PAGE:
Support Us
Phone (701) 974 3315 Address PO Box A (418 3rd Ave., W.) Richardton, ND 58652
Social
Follow us on Facebook!

              I once saw a magazine cartoon that pictured a wild-eyed, crazy-haired, hippy-type fanatic standing on a street corner holding a large sign that read, “THE END IS NEAR!!”  The captions beneath the picture read, “God wants spiritual fruits, not religious nuts.” Of course, God loves religious nuts—after all, he loves us!  While this image is humorous, like most cartoons it does contain a truth.  The point is that Jesus preaches that our faith cannot just be a matter of thoughts and words.  “By their fruits you will know them,” he says.  Our faith must show forth in actions. Jesus doesn’t come right out and say what these fruits are, but St. Paul in his Letter to the Galatians gives us a list of the fruits of the Spirit: love, joy, peace, patience, kindness, goodness, generosity, gentleness, faithfulness, modesty, self-control, and chastity.  Of course, just as there are good fruits, there are also bad fruits.  Again from St. Paul: lewdness, impurity, licentiousness, idolatry, sorcery, hostilities, bickering, jealousy, outbursts of rage, selfish rivalries, dissensions, factions, envy, drunkenness, orgies, and the like.  It is a good idea, from time to time, to honestly examine our lives—to take a kind of spiritual inventory if you will—to determine what bad fruits might be growing within our lives.  It is a humbling prospect to honestly examine ourselves, especially regarding the “not so pretty” side of ourselves, or those things which we think only we can see privately or we think only we know in our hearts. Equally humbling and equally necessary is the need for us to take an honest look at ourselves to see those fruits of the spirit, those positive gifts.  This isn’t an exercise in building up our self-image (nor is looking at the “bad fruits” an exercise in demeaning ourselves, beating ourselves into the dirt), but an honest look at how the Holy Spirit is working in our lives.  It is an attempt to honestly look at how we are living our Christian call to holiness. That call is always, always something that manifests itself in love of neighbor.  The image of the cross/crucifix is a helpful reminder to me.  God’s immeasurable, incomprehensible love for us is made visible in his only Son, Jesus, who “came down” from heaven and became human like us in all things but sin.  This is something God chose to do purely out of love for us.  God’s love for us is manifested in that vertical beam of the cross.  Our feeble attempts at loving God in return, are also represented in that vertical beam.  But that is only half of the story.  That Jesus came to bring healing and life to every human being is represented in the horizontal beam.  His arms were literally stretched out on the cross to embrace all of humanity.  When we are invited by Jesus to daily “take up our cross” it means that we, too, love God and love all humanity, love our neighbor.  We too must allow ourselves to be stretched out on our cross vertically and horizontally.  How we do that, or not, is how we bear fruit. Again, while Jesus doesn’t come right out and say what the good fruits are, he does tells us through St. Matthew that our actions will be harvested and we will be judged by those actions.  Those actions will be good or bad fruits.  “Come, you have my Father’s blessing!  Inherit the kingdom prepared for you from the creation of the world.  For I was hungry and you gave me food, I was thirsty and you gave me drink.  I was a stranger and you welcomed me, naked and you clothed me.  I was ill and you comforted me, in prison and you came to visit me.”  Notice that all these actions are directed at someone else—our arms stretched out to others! All people are capable of the altruistic actions.  What must set us apart as Christians is that we purposely see Christ in those in need.  We must BE CHRIST and SEE CHRIST in others.  This makes us Christians.  This is taking up our cross.  This is our call to holiness.  This is bearing “good fruits.”  This is the challenge for us Christians: to be known by our good fruits, so that by our good fruits God himself might be known. May the Holy Spirit enlighten your heart to see opportunities to bear good fruits, may Our Lord be your model and guide to fulfill those opportunities and may God our Father bless and reward your efforts!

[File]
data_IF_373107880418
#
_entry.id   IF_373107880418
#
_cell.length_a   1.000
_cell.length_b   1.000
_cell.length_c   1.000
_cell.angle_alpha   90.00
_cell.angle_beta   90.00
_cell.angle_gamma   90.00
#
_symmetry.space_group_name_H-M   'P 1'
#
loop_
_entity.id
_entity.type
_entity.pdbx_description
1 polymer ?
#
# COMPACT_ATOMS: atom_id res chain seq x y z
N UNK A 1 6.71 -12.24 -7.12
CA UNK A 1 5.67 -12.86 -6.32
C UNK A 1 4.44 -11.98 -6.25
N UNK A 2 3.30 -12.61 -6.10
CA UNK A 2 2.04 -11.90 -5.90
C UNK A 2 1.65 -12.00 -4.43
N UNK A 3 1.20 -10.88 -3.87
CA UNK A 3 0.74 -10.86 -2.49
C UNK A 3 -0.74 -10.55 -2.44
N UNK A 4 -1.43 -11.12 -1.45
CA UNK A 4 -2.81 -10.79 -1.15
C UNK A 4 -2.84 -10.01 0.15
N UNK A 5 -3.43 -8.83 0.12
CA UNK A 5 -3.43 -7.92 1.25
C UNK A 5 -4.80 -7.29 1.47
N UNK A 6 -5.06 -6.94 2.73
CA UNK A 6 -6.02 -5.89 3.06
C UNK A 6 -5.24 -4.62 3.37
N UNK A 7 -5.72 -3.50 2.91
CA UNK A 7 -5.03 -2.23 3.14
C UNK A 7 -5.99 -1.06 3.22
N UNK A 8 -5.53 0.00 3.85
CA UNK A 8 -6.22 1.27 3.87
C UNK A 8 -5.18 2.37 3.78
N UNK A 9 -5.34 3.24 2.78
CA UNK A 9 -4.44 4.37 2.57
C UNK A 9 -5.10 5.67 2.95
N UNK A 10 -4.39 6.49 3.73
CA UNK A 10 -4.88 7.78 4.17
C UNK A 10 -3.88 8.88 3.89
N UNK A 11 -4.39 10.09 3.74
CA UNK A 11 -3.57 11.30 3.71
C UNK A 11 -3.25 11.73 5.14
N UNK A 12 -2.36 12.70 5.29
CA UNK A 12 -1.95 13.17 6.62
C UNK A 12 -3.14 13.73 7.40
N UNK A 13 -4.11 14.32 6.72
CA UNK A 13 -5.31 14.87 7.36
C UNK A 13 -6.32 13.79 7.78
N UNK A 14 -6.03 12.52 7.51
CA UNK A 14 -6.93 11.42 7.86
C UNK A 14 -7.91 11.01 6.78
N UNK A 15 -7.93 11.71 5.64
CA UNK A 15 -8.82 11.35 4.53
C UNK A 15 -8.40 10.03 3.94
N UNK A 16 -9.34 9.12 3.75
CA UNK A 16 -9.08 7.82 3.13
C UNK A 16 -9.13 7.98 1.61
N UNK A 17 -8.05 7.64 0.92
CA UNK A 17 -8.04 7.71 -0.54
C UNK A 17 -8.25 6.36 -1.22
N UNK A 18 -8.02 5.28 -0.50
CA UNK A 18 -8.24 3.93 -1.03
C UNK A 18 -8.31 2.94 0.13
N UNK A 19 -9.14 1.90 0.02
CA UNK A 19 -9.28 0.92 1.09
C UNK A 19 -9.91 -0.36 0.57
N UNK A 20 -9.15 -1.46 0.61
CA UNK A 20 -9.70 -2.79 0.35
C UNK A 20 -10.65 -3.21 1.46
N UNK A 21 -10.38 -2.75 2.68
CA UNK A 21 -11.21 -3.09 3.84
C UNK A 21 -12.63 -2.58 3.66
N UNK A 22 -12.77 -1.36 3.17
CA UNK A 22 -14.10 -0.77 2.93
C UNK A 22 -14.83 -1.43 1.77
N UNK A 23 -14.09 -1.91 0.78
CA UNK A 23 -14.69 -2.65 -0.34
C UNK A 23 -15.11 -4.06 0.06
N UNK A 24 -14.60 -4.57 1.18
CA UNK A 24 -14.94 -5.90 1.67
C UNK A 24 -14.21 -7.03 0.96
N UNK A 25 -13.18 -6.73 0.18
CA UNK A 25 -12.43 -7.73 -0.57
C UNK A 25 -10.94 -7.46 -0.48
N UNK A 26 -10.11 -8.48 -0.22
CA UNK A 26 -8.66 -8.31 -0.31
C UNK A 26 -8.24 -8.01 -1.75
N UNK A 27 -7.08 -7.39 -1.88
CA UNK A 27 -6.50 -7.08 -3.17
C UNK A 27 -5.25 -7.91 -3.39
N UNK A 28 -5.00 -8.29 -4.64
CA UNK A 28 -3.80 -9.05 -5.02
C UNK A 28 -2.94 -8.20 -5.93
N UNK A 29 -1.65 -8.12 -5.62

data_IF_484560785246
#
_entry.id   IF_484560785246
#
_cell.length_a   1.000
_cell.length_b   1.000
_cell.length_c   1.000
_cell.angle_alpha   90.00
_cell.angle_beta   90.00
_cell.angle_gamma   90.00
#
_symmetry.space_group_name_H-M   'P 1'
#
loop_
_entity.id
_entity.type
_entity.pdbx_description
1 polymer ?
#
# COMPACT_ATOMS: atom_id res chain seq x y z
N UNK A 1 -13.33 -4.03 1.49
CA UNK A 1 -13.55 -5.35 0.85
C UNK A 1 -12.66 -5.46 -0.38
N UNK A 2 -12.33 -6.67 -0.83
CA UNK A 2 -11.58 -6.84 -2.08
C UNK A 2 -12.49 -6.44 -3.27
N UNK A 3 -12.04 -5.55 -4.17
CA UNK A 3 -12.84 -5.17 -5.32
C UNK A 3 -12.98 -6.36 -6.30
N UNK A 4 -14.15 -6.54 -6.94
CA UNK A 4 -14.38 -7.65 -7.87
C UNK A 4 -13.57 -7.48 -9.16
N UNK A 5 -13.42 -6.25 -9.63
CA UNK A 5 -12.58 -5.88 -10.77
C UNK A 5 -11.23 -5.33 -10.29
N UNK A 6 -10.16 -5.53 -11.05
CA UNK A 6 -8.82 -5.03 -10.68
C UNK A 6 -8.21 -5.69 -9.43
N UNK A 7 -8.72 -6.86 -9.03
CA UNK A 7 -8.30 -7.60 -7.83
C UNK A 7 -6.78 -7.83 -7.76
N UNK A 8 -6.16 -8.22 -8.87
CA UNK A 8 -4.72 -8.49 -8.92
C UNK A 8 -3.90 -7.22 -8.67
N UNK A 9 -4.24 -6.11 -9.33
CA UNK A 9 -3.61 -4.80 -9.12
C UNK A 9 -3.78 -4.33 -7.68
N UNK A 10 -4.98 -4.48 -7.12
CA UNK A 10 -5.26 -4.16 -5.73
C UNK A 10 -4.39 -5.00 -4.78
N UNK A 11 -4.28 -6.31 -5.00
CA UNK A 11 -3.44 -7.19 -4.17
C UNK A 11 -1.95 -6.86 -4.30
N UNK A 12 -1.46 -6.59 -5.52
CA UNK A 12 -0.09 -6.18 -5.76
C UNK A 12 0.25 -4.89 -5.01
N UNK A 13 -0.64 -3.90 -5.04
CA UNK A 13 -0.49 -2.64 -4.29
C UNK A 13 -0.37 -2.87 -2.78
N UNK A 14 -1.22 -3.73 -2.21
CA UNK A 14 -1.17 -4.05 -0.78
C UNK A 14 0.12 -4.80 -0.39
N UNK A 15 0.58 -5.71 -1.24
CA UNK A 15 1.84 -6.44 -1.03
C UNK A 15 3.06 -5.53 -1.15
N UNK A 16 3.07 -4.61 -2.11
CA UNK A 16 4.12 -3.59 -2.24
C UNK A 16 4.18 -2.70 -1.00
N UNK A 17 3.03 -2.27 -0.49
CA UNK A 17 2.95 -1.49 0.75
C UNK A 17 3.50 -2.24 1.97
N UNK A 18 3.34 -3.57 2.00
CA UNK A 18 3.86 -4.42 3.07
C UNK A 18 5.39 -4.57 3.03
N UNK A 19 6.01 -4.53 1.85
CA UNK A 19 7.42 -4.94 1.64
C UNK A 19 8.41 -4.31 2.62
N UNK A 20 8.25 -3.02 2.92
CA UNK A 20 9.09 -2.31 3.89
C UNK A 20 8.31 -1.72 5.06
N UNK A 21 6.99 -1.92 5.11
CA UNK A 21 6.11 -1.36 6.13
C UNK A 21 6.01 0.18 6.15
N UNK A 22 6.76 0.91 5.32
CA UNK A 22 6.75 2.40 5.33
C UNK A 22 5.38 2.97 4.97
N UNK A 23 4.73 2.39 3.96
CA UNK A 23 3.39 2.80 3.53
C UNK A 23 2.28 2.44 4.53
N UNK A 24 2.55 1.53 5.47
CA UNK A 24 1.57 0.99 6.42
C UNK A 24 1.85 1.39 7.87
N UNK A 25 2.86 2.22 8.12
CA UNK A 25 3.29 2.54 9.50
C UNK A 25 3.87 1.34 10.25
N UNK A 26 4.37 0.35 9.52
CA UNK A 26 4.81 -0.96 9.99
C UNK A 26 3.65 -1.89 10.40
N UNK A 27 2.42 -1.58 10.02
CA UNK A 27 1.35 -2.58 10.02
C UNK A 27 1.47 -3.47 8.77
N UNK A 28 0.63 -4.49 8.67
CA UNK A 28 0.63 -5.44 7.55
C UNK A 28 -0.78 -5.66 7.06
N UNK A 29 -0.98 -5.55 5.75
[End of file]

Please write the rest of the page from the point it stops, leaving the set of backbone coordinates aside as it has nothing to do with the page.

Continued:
A Spiritual Inventory

by Fr. Thomas Wordekemper, OSB
Spiritual Reflections